A Kumasi Circuit Court has imposed fines totaling ¢13 million on 26 traders who returned to the Kumasi central business district to transact business in violation of the Kumasi Metropolitan Assembly’s (KMA) directives.
The court presided over by Mr. Justice Owusu Afriyie warned that it would not hesitate to impose custodial sentences in addition to the imposition of heavy fines on recalcitrant traders.
The Kumasi Divisional Police Crime Officer, Mr Kwaku Duah who briefed the media about the incident said each of the traders was fined ¢500, 000, or serve three months prison term when they appeared before the court last week.
He said the traders were arraigned before the court after they returned to the CBD to transact business against KMA directives.
According to Mr Duah, the 26 traders were among 54 traders who were arrested for committing similar offences and pleaded guilty to the offence of transacting business at unauthorized places.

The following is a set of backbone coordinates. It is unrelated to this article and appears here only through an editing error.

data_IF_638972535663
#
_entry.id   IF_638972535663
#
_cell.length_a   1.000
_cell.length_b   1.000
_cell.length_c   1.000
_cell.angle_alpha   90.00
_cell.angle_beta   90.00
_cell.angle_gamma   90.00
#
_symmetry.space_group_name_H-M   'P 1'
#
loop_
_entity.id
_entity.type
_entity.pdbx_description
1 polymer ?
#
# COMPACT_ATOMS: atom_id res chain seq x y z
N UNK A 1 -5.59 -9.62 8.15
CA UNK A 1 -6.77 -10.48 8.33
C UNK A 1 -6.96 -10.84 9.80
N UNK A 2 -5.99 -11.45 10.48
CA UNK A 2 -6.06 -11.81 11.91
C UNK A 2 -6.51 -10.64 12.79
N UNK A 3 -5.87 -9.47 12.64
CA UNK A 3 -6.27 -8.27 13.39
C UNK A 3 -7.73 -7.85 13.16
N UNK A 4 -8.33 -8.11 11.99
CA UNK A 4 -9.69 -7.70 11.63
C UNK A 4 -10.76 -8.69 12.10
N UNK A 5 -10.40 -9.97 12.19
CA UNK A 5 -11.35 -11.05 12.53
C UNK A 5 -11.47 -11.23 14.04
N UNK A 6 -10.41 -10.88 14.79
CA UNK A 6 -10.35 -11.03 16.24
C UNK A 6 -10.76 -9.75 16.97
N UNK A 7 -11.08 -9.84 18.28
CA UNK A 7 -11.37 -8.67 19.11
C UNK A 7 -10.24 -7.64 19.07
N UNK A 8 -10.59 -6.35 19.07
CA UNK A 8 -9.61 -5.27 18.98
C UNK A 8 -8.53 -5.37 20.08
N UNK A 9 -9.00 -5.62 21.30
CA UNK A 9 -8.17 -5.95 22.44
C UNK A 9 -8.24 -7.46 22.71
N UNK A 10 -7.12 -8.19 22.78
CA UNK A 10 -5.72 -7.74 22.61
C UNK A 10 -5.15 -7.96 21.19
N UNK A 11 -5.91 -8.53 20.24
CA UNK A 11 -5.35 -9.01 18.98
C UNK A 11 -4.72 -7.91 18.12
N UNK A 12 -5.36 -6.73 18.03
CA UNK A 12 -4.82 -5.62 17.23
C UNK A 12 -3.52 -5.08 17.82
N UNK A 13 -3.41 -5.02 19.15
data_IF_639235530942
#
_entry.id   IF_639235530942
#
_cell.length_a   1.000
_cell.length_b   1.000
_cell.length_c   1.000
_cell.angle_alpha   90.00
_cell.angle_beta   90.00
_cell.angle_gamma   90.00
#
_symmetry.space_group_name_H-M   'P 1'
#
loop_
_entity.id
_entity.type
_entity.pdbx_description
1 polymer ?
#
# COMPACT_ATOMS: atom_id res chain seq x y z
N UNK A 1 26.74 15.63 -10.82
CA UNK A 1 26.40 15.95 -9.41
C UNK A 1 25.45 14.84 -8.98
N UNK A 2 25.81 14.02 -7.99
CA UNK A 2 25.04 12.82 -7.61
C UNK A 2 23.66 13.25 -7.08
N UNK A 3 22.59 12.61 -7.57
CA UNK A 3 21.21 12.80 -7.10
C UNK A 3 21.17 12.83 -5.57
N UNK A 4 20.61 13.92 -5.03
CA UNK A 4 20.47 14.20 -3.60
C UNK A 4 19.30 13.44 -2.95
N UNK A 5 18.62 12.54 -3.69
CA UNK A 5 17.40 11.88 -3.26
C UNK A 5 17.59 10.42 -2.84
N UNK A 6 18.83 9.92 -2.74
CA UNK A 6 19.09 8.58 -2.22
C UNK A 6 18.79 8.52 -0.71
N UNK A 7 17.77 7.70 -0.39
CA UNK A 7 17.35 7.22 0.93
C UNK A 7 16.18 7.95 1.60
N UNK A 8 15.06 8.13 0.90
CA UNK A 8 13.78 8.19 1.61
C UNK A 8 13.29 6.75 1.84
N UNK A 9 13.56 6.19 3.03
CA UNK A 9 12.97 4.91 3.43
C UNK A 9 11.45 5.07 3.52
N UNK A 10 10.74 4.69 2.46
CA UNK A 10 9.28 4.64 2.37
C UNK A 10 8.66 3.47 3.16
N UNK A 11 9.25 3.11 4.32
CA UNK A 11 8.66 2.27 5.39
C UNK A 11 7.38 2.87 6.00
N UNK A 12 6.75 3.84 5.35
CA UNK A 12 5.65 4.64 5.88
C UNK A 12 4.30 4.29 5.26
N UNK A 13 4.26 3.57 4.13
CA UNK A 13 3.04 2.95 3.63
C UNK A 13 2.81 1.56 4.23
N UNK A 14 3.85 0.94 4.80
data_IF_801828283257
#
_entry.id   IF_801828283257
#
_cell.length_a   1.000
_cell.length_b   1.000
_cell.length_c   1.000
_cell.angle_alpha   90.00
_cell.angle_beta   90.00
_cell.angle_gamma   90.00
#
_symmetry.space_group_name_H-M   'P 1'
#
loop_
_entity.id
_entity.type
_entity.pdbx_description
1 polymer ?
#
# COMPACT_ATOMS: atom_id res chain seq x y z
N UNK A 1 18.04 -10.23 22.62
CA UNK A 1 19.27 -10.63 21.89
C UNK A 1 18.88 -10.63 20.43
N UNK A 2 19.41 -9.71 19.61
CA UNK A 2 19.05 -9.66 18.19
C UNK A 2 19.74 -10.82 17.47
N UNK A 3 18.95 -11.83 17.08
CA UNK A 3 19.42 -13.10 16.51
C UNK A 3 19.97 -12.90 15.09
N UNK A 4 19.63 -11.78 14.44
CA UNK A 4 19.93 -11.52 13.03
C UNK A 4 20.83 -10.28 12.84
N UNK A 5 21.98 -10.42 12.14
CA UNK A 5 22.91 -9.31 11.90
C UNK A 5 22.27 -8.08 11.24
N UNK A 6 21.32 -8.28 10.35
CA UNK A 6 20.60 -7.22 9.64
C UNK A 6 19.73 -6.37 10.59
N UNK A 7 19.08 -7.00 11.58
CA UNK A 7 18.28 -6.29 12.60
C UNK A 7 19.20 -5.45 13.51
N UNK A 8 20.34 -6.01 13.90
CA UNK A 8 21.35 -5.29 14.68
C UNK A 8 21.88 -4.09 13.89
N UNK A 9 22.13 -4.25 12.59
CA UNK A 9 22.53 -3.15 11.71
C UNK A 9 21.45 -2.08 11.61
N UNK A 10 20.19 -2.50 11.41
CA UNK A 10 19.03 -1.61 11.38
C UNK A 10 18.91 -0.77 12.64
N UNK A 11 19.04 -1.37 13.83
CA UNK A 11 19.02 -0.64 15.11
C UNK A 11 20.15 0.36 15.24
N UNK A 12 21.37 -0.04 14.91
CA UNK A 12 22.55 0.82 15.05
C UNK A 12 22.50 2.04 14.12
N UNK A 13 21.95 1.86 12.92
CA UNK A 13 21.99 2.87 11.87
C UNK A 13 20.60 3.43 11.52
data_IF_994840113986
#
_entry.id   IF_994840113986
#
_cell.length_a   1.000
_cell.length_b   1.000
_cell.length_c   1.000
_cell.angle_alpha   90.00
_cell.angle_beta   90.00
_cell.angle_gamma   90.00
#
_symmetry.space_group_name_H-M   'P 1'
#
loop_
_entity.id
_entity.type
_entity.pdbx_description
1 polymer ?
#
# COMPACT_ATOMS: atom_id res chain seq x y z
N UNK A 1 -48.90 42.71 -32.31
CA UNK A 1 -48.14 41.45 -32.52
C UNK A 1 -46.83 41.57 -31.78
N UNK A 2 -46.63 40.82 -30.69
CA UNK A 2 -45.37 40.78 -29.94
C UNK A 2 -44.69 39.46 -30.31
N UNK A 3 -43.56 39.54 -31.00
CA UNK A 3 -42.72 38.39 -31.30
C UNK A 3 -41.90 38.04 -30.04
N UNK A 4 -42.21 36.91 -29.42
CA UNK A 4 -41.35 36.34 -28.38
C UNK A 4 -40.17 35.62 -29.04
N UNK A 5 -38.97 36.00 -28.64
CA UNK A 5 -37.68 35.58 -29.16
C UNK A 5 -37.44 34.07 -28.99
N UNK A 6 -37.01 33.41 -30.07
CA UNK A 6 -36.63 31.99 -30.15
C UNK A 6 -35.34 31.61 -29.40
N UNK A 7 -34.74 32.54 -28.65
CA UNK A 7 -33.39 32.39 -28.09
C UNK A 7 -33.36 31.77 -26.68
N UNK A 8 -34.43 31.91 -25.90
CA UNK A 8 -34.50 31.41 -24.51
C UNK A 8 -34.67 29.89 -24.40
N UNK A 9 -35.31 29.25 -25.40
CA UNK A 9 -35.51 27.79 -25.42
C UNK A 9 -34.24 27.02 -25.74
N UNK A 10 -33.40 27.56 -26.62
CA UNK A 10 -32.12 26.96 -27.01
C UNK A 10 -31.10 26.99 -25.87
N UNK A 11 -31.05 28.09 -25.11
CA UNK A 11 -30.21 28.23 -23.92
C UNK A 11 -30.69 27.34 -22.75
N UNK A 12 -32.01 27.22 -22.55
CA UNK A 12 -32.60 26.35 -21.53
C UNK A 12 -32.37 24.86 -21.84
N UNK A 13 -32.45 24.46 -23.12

He said the others would also be arraigned before the court after police finish with their investigations.
He said apart from the CBD where traders have been banned from transacting any business, they have also been banned from transacting business at the Morocco Shoe House area as well as the Dr Mensah area in the metropolis where their activities always created human and vehicular congestion.
Three weeks ago, the KMA ejected the traders from the CBD and threatened to arrest those who returned to the area for any business transactions.
A Task force of 80 personnel, involving the Police, Prison officers and KMA guards among others, was established to monitor the area to ward off any trader who returned to transact business there.
As part of his tour to some project sites in the metropolis two weeks ago, the Acanthine, Otumfuo Osei Tutu II also visited the CBD and commended the KMA for their bold decision of ejecting the traders from the CBD.